Florida Citrus Commission Makes R & D Foundation Appointments

Gary Cooper Citrus, Florida, General

Lakeland, Fla. — The Florida Citrus Commission (FCC) appointed five industry leaders to serve on the board of directors for the newly formed Citrus Research and Development Foundation, Inc. (CRDF) The foundation is a not-for-profit arm of the University of Florida, called a university direct-support organization, established to manage research projects to yield solutions to greening and other diseases that threaten the future of the citrus industry.

“The Citrus Research and Development Foundation is the culmination of efforts begun in early 2008 by the Florida Citrus Commission to fund citrus disease research in a timely and accountable manner,” commented Ken Keck, Florida Department of Citrus executive director. “This new partnership with the University of Florida will continue to unify growers, the best scientific minds, and the necessary resources to address the urgent need to solve the diseases that are plaguing our industry,” he added.
The following individuals were approved by the FCC for service on the CRDF:
· Wesley Brumback, Florida Citrus Commissioner, TRB Groves
· Ricke Kress, Southern Gardens Citrus
· Jerry Newlin, Orangeco of Florida
· Bob Stambaugh, Sharit, Bunn & Chilton, PA law firm
· Dan Gunter, agri-business consultant
In addition, Florida Citrus Mutual appointed five representatives to the CRDF:
· Marty McKenna
· Wayne Simmons
· Bobby Barben
· Tom Jerkins
· Joe Davis, Jr.
Two additional board members will be appointed by the University of Florida and one by the Florida Department of Agriculture.

“The Florida scientific community has demonstrated their willingness to embrace new research directions to fight greening,” said Bob Norberg, deputy executive director, research and operations, Florida Department of Citrus. “It is absolutely necessary for a partnership, such as the CRDF, to help focus the proper resources on this battle. The research efforts of federal state, university, public and private institutions, as well as international entities are essential to the disease research process.”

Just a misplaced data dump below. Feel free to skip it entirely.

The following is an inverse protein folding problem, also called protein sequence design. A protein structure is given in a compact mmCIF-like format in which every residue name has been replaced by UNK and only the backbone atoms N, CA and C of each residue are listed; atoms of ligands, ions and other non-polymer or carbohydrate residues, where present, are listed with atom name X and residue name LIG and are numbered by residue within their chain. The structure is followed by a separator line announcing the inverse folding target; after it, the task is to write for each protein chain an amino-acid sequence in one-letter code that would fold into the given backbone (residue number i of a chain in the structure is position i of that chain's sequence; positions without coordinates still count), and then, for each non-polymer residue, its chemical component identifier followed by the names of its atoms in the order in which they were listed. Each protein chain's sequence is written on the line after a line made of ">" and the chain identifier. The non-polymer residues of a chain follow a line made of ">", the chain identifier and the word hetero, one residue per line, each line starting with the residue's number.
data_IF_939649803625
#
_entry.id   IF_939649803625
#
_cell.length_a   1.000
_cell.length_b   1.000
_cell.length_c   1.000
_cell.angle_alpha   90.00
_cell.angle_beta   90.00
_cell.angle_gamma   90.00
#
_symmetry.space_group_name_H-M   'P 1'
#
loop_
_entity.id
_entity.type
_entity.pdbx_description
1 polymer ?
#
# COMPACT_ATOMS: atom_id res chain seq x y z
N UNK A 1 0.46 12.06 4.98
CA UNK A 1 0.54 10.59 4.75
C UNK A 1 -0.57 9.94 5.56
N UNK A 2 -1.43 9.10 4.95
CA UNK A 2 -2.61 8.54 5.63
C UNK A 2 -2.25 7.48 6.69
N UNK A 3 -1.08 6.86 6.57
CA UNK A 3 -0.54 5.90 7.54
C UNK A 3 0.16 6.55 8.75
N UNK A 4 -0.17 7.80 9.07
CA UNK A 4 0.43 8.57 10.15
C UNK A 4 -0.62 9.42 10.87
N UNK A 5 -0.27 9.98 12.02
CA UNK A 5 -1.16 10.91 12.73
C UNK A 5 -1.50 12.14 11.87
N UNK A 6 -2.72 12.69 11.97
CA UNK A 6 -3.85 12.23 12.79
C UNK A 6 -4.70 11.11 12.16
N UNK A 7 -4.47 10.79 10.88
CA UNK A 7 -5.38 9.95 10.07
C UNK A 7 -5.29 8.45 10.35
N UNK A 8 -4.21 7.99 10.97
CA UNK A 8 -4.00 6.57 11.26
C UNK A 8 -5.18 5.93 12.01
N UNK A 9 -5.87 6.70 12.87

After an extensive, independent peer review process of more than 200 proposals, the National Academy of Sciences and the Florida Citrus Production Research Advisory Council recommended 83 citrus disease research proposals for funding. FDOC will fund 70 research projects totaling $10.8 million. The remaining 13 projects, representing $2.8 million, will be funded by the Florida Department of Agriculture and Consumer Services. All contracts will be turned over to be managed by the CRDF.

“We look forward to the leadership role that the Citrus Research and Development Foundation will play in the battle against greening,” Keck concluded. “These combined efforts will continue to help ensure the future of the Florida citrus industry.”
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